The following may be of interest to some.

Birth Control Before the Pill

Since ancient times, women all over the world have used a variety of methods for contraception. Prior to the introduction of the Pill, however, choices were limited and existing methods were less than perfect.

The Oldest Methods
Some methods still used today have their roots in antiquity. The withdrawal method was recorded in the Bible's book of Genesis. Around 1850 B.C. Egyptian women mixed acacia leaves with honey or used animal dung to make vaginal suppositories to prevent pregnancy. The Greeks in the 4th century B.C. used natural ointments made with olive and cedar oil as spermicides. A popular Roman writer advocated abstinence. "Womb veils," a 19th-century phrase for diaphragms cervical caps, and condoms, often made from linen or fish intestines, have been in use for centuries. In the 1700s, the famous seducer Giacomo Casanova told of using half a lemon rind as a cervical cap.

Female Preparations
In pre-industrial America, women used homemade herbal douches to prevent pregnancy. If a pregnancy was discovered, there were elixirs women could take to induce a miscarriage. Common ingredients in these "female preparations" were the herbs savin and pennyroyal.

The Rubber Revolution
The biggest breakthrough in contraception in the nineteenth century was not a new method, but a technological improvement of existing methods. In 1839, Charles Goodyear revolutionized the rubber industry when he made vulcanized rubber. He mass produced rubber condoms, intrauterine devices, douching syringes and diaphragms. Despite federal and state anti-birth control laws, "rubbers" were enormously popular and sales were brisk.

Most Effective Device
Although the diaphragm used with a spermicide was the most effective device available, it was never as popular as the condom. Women needed to see a doctor to get one, and that was expensive and embarrassing for many. Some were also uncomfortable with the physical intimacy necessary to insert the contraceptive.

Inexpensive Methods
During the depression, women desperate for inexpensive methods to prevent pregnancy often relied on over-the-counter contraceptive products such as vaginal jellies, liquids, suppositories, foaming tablets and antiseptic douching solutions known as "feminine hygiene." These items could be sold openly because they were advertised as hygiene products, not contraceptives. Most didn't work well, but were harmless. In the case of the disinfectant douche, however, women were susceptible to serious burns or even death if they didn't dilute the poisonous substances sufficiently before use.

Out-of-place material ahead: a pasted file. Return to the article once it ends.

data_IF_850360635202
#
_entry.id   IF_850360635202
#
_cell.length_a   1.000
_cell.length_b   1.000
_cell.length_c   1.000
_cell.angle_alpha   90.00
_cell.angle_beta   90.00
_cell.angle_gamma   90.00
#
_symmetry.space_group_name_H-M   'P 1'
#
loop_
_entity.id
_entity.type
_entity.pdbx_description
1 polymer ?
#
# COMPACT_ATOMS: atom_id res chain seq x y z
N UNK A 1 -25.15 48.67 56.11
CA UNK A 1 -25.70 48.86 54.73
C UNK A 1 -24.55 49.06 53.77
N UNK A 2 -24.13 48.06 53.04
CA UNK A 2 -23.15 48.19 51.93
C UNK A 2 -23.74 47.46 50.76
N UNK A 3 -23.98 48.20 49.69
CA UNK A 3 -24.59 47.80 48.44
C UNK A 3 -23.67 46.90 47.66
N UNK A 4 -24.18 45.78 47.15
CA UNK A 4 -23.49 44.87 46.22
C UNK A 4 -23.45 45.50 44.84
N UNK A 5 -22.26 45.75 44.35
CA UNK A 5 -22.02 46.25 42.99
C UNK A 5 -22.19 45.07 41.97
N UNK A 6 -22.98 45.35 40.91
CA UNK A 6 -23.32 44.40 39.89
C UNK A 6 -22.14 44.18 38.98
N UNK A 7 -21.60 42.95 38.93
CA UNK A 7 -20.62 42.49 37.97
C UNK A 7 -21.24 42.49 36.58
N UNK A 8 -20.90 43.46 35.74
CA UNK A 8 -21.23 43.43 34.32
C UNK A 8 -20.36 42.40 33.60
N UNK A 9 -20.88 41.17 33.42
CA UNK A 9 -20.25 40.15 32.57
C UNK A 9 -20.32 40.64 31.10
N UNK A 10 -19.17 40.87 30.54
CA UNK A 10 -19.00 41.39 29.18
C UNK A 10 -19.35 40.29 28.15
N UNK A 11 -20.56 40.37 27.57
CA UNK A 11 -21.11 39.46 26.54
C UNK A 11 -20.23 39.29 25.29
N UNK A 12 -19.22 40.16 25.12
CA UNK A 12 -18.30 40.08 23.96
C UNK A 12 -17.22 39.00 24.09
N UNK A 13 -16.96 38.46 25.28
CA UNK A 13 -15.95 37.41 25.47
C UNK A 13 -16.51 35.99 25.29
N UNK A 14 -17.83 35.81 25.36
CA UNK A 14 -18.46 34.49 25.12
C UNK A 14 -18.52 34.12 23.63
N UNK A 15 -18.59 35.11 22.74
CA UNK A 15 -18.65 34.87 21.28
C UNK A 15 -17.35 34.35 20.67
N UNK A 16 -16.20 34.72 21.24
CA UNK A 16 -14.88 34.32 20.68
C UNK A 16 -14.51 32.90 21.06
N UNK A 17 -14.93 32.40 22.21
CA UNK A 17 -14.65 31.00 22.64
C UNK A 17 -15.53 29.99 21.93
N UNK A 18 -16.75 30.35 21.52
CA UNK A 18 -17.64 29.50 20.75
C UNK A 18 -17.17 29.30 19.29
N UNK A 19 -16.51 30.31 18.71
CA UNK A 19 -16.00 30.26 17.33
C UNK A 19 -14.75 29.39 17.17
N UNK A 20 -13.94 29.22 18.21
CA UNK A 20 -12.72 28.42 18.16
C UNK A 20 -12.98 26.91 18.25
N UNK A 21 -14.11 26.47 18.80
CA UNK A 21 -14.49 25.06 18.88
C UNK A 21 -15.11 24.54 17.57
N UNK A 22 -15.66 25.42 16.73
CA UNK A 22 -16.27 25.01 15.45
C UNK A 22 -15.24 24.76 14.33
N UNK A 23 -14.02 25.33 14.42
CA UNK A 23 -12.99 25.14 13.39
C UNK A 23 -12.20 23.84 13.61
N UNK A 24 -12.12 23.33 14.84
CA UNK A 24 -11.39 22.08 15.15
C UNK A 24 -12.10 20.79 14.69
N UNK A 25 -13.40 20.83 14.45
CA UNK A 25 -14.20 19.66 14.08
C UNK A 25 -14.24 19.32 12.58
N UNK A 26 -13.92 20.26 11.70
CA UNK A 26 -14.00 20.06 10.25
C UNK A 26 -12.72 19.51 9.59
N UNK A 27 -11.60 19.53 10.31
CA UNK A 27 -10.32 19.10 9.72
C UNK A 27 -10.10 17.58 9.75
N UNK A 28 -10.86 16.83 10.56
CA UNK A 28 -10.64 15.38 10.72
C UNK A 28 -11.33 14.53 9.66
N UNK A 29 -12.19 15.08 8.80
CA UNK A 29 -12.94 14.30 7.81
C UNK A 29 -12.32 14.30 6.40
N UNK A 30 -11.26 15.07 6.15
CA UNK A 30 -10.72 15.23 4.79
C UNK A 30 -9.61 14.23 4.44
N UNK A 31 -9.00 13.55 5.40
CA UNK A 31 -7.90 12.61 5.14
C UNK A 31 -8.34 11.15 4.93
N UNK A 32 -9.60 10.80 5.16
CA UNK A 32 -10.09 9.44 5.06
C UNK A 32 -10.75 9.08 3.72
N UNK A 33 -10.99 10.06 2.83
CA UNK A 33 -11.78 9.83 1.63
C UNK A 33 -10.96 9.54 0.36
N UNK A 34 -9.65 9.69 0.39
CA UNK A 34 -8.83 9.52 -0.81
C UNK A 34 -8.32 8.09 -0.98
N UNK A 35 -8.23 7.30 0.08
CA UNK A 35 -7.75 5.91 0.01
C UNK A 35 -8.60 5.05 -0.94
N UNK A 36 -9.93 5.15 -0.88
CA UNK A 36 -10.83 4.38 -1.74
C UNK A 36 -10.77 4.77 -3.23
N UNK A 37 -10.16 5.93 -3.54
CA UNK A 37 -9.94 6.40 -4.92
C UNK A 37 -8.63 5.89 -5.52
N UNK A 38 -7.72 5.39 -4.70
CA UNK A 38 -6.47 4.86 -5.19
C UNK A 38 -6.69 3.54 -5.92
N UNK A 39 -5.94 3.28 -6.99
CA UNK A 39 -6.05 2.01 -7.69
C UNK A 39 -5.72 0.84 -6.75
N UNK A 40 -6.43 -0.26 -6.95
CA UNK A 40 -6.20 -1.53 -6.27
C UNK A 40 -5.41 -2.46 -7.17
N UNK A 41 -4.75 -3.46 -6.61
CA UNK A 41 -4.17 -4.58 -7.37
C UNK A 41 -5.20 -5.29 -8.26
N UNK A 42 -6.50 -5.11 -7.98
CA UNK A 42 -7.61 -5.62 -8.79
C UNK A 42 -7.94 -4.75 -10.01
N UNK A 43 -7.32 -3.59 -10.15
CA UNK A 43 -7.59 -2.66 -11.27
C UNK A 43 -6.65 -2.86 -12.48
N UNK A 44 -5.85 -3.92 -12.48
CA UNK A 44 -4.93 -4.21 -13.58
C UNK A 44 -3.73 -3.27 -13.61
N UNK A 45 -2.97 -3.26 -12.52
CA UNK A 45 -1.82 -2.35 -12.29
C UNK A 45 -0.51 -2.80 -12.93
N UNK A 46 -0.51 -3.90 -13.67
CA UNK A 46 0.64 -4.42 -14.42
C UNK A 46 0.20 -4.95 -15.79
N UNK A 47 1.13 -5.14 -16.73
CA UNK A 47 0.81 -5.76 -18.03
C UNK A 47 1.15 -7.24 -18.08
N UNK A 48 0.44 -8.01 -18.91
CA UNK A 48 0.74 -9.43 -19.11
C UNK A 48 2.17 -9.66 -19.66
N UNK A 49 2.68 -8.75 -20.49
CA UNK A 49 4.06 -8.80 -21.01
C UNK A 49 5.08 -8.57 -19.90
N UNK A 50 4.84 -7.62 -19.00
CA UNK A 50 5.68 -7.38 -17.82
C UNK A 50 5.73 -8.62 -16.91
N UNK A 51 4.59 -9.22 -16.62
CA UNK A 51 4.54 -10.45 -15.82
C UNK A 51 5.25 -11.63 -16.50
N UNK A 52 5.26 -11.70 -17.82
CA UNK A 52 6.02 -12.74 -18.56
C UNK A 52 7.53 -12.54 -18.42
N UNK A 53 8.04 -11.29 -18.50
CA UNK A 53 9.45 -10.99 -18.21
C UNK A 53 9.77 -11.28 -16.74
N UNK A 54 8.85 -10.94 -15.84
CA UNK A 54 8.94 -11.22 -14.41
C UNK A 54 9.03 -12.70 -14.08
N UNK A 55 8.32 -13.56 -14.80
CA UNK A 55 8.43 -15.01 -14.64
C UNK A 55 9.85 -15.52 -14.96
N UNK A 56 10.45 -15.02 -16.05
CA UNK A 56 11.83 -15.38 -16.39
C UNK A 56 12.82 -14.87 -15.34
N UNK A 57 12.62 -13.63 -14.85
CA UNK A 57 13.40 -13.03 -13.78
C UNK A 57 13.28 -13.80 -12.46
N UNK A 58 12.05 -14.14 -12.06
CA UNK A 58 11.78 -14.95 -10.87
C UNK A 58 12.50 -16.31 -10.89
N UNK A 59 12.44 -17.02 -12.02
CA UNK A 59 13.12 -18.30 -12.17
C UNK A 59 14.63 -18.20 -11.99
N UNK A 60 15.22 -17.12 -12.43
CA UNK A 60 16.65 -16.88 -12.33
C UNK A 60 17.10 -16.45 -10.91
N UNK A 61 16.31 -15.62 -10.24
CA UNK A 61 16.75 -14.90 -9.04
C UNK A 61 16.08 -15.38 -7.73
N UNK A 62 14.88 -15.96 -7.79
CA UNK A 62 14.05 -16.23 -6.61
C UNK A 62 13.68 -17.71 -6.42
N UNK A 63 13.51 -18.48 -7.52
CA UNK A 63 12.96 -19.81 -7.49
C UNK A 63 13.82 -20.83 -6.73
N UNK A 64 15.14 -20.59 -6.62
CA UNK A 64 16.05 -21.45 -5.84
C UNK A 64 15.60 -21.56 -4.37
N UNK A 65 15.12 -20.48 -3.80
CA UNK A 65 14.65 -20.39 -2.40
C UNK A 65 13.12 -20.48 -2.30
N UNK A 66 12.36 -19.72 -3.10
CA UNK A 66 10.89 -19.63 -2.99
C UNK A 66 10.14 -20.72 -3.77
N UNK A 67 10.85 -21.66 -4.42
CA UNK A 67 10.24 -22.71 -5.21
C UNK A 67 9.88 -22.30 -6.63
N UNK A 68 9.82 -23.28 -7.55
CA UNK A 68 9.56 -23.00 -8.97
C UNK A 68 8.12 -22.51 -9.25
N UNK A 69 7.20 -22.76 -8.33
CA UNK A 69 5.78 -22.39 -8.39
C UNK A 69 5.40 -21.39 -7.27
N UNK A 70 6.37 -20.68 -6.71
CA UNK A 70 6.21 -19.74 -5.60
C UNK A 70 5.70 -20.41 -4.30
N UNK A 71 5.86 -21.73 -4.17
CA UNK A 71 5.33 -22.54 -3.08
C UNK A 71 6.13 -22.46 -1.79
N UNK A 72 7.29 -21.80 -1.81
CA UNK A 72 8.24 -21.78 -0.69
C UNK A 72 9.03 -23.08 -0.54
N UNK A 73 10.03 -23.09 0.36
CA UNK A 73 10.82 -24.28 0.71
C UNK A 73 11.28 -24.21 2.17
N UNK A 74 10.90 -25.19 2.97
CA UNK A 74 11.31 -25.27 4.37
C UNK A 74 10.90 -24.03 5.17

Comment by Chris on December 6, 2018 at 1:07am

@ Donald

I'm not missing the point - I'm expanding it.

The morral dellema is often put on an individual when the fault lies in  engeneering or other systemic problems. 


I was driving down this mellow residential neighorbood  a block from my house  where ther was a T+intersection. I mean it was a cross street with a short lenth beyond the intersection.  I typically drive slow - expecially in my neighborhood because ther are deer and other wildlift.   As I went through the intersection which I had control of an elderly woman  I think either accidently, or intentionally in some sort of race floored the gas pedal rather than touch the brakes to allw me  full access in attempt to race through the intersection so she could go another two houses to the dead end of the street she was transgressing.  Fortunately  I saw her speed up from about  two houses away and punched the gas pedal of my car.  She didn't entirely T-Bone me on the drivers door.  She hit the drivers side passenger door and tore up the passenger door and quarter pane of my car while almost ripping off the bumper of her car.  That spun me around about fourty degrees.   Everyone who was home at the time in a block radious came out to see what happened.    She obviously was at fault. My insurance totaled my car and covered it.  I don't know what happened to her.  She at the time probably shouldnt have been driving.  She was quite old, maybe based on what I think was her inability to distinguish speeding up and slowing down  - which pedal was which.   I don't know what happened to her insurance rates.